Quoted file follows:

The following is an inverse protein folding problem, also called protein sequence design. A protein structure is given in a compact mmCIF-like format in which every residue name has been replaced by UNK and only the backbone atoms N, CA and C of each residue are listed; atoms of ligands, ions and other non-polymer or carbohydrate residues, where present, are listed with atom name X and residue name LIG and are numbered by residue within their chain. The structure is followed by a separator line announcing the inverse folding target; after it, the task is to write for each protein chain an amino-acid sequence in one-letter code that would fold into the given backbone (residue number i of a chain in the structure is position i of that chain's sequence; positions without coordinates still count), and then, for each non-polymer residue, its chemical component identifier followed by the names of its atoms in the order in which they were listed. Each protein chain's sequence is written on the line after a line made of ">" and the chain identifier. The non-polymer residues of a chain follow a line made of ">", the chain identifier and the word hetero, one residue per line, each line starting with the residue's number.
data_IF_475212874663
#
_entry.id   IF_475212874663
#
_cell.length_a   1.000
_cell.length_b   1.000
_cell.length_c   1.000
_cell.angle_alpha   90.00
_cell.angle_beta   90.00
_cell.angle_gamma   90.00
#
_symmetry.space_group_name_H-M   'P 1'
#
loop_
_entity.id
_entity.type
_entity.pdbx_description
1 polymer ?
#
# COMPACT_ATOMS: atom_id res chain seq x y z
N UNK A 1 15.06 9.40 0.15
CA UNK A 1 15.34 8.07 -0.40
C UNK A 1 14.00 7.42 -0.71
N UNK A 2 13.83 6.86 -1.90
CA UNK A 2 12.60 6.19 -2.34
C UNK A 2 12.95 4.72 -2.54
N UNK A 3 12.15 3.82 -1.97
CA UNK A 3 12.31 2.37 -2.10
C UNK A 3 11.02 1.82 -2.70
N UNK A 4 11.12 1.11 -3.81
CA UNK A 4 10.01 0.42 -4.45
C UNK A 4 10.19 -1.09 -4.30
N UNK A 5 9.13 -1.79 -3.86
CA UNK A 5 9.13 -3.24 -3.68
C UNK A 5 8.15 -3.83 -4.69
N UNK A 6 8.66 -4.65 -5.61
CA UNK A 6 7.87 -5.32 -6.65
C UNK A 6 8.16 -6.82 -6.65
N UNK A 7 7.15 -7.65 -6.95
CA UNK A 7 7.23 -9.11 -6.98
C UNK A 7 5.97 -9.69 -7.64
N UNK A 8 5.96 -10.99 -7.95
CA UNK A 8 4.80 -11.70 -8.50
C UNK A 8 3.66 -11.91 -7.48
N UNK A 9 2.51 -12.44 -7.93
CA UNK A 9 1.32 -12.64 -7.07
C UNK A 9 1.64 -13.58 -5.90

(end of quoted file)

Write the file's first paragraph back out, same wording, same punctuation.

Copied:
The following is an inverse protein folding problem, also called protein sequence design. A protein structure is given in a compact mmCIF-like format in which every residue name has been replaced by UNK and only the backbone atoms N, CA and C of each residue are listed; atoms of ligands, ions and other non-polymer or carbohydrate residues, where present, are listed with atom name X and residue name LIG and are numbered by residue within their chain. The structure is followed by a separator line announcing the inverse folding target; after it, the task is to write for each protein chain an amino-acid sequence in one-letter code that would fold into the given backbone (residue number i of a chain in the structure is position i of that chain's sequence; positions without coordinates still count), and then, for each non-polymer residue, its chemical component identifier followed by the names of its atoms in the order in which they were listed. Each protein chain's sequence is written on the line after a line made of ">" and the chain identifier. The non-polymer residues of a chain follow a line made of ">", the chain identifier and the word hetero, one residue per line, each line starting with the residue's number.